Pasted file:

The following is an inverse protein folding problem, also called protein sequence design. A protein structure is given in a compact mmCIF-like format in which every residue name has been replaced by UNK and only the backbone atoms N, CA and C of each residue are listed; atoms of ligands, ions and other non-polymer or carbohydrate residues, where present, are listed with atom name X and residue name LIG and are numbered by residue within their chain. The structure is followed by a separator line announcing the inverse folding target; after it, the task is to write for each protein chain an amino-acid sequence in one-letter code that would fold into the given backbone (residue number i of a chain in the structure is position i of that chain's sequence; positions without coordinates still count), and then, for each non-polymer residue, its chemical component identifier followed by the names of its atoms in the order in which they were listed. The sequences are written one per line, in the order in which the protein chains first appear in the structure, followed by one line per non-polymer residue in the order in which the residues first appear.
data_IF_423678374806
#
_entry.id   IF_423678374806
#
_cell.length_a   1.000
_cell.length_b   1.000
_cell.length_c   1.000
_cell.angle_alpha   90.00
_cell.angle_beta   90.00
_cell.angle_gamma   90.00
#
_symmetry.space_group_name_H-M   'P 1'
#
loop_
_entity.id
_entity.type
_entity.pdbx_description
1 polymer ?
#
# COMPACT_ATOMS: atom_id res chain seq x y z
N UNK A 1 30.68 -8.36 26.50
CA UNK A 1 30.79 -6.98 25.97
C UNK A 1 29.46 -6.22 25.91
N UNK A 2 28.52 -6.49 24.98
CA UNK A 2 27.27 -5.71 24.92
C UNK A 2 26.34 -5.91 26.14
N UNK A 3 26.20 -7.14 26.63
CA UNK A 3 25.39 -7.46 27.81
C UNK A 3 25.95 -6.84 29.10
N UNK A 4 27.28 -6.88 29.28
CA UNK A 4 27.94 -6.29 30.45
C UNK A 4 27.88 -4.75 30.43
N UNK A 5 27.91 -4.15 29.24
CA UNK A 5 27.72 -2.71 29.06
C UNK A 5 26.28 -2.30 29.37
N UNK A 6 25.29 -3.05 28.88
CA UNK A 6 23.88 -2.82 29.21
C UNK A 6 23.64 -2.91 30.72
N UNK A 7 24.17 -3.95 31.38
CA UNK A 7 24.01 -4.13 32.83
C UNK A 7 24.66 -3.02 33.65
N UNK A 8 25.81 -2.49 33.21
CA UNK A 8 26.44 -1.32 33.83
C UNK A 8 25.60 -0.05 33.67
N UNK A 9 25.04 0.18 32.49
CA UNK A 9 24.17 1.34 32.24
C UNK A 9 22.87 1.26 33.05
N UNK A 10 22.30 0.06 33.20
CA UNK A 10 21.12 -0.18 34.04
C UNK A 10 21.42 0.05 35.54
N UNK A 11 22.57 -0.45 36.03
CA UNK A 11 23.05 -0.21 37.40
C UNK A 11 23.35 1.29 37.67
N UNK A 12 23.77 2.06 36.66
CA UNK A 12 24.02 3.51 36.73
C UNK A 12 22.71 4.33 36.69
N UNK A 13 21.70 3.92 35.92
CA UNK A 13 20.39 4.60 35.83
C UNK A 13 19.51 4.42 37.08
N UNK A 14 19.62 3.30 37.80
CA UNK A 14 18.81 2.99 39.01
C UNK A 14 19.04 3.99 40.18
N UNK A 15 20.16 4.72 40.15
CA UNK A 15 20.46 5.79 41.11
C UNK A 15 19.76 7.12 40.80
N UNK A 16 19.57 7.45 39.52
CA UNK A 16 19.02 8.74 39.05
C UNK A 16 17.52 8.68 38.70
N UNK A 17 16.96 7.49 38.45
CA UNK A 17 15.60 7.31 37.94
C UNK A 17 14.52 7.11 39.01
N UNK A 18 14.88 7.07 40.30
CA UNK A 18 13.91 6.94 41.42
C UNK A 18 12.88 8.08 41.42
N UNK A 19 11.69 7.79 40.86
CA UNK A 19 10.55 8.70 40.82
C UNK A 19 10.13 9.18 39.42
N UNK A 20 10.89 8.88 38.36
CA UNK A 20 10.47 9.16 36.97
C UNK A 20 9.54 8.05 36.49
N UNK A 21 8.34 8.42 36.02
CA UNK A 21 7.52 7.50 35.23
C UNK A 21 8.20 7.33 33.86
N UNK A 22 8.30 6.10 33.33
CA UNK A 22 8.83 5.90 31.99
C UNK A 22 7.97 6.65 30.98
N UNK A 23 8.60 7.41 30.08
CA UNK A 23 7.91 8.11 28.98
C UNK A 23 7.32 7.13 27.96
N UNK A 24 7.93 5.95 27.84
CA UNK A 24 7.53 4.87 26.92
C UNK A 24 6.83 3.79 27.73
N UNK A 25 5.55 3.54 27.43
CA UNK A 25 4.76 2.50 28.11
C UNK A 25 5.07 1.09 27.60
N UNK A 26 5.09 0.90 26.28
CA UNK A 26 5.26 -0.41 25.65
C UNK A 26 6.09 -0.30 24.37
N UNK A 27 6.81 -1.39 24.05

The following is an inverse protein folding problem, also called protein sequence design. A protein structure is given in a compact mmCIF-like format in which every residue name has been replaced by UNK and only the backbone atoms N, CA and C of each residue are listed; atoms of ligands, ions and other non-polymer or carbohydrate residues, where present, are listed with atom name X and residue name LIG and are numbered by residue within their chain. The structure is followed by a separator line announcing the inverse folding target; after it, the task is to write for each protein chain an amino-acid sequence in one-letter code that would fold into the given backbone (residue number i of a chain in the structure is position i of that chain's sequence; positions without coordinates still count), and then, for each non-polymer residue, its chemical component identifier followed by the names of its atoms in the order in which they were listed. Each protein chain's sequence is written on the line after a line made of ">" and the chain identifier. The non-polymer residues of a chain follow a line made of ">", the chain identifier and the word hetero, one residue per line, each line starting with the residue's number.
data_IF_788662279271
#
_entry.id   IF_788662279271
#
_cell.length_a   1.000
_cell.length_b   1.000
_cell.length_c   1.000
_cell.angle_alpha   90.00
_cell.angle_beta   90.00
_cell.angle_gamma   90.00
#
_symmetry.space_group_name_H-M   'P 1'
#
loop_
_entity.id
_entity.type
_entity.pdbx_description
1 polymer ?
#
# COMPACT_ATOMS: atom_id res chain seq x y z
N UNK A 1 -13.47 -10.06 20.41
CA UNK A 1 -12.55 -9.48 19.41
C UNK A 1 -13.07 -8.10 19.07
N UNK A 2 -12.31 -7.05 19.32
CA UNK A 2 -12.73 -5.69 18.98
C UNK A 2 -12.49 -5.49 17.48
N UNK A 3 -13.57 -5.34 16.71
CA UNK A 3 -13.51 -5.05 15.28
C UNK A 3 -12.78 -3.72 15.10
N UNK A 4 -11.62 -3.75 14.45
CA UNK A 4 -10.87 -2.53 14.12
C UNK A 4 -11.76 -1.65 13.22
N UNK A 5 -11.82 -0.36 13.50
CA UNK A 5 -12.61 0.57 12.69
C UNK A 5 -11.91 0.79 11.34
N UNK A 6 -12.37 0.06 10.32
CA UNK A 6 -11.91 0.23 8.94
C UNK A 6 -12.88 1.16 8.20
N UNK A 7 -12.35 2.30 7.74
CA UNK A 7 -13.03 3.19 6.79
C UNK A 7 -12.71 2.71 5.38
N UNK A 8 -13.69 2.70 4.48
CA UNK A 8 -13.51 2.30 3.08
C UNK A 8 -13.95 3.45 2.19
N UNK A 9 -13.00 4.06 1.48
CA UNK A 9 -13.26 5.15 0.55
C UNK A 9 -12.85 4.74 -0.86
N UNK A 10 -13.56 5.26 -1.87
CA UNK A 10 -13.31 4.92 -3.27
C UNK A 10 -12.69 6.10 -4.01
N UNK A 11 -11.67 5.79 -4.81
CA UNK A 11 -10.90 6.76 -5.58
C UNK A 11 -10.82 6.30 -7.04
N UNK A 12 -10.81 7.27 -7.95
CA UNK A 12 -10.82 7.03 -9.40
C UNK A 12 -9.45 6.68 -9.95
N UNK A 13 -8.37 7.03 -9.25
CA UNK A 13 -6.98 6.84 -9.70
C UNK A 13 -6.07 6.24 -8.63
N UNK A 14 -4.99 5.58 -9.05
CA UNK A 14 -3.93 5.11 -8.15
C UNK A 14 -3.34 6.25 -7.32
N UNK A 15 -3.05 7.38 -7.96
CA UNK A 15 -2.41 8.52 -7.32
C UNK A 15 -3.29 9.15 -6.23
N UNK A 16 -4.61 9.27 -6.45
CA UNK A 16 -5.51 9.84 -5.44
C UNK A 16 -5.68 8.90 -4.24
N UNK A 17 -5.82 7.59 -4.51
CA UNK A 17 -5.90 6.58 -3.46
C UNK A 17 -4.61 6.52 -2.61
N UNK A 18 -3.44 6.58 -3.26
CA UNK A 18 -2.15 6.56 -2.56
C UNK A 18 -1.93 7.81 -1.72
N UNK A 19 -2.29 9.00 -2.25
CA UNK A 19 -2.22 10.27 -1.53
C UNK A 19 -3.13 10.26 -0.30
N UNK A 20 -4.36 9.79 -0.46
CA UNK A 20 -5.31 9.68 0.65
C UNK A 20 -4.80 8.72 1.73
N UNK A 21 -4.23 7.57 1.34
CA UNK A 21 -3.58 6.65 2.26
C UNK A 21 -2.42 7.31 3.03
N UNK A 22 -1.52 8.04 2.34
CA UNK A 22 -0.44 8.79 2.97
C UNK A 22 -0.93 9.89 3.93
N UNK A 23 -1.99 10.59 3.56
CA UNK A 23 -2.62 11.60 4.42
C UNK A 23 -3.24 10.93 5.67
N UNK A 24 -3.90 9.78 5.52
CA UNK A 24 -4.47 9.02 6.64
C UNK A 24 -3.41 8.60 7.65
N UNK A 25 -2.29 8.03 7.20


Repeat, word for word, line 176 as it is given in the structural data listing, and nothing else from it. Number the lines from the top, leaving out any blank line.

N UNK A 19 -2.29 9.00 -2.25